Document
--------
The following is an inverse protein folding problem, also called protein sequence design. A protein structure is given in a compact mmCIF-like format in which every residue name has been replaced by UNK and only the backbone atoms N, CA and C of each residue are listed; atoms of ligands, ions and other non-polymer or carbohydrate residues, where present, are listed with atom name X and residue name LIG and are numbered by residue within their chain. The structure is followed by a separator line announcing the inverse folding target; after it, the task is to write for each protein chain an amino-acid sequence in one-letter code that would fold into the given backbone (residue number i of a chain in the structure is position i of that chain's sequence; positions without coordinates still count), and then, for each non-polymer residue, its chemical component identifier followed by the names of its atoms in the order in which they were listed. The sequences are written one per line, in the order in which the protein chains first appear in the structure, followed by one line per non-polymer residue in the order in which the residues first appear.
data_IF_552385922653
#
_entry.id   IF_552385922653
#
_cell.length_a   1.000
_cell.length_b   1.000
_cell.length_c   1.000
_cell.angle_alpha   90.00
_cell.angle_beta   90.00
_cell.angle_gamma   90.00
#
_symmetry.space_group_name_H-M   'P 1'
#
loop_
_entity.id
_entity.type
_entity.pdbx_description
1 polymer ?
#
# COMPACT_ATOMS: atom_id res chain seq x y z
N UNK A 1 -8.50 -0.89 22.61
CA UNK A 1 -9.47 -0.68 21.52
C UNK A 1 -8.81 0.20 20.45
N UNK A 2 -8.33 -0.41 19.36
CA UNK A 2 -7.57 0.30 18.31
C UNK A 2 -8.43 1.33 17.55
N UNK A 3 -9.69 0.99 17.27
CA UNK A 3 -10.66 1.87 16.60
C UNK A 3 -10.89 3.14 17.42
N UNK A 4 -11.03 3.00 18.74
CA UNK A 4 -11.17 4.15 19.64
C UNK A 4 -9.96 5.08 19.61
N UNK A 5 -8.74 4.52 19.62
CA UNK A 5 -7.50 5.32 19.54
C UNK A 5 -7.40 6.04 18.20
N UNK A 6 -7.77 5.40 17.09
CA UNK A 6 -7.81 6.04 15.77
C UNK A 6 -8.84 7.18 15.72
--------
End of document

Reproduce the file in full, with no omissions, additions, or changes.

The following is an inverse protein folding problem, also called protein sequence design. A protein structure is given in a compact mmCIF-like format in which every residue name has been replaced by UNK and only the backbone atoms N, CA and C of each residue are listed; atoms of ligands, ions and other non-polymer or carbohydrate residues, where present, are listed with atom name X and residue name LIG and are numbered by residue within their chain. The structure is followed by a separator line announcing the inverse folding target; after it, the task is to write for each protein chain an amino-acid sequence in one-letter code that would fold into the given backbone (residue number i of a chain in the structure is position i of that chain's sequence; positions without coordinates still count), and then, for each non-polymer residue, its chemical component identifier followed by the names of its atoms in the order in which they were listed. The sequences are written one per line, in the order in which the protein chains first appear in the structure, followed by one line per non-polymer residue in the order in which the residues first appear.
data_IF_552385922653
#
_entry.id   IF_552385922653
#
_cell.length_a   1.000
_cell.length_b   1.000
_cell.length_c   1.000
_cell.angle_alpha   90.00
_cell.angle_beta   90.00
_cell.angle_gamma   90.00
#
_symmetry.space_group_name_H-M   'P 1'
#
loop_
_entity.id
_entity.type
_entity.pdbx_description
1 polymer ?
#
# COMPACT_ATOMS: atom_id res chain seq x y z
N UNK A 1 -8.50 -0.89 22.61
CA UNK A 1 -9.47 -0.68 21.52
C UNK A 1 -8.81 0.20 20.45
N UNK A 2 -8.33 -0.41 19.36
CA UNK A 2 -7.57 0.30 18.31
C UNK A 2 -8.43 1.33 17.55
N UNK A 3 -9.69 0.99 17.27
CA UNK A 3 -10.66 1.87 16.60
C UNK A 3 -10.89 3.14 17.42
N UNK A 4 -11.03 3.00 18.74
CA UNK A 4 -11.17 4.15 19.64
C UNK A 4 -9.96 5.08 19.61
N UNK A 5 -8.74 4.52 19.62
CA UNK A 5 -7.50 5.32 19.54
C UNK A 5 -7.40 6.04 18.20
N UNK A 6 -7.77 5.40 17.09
CA UNK A 6 -7.81 6.04 15.77
C UNK A 6 -8.84 7.18 15.72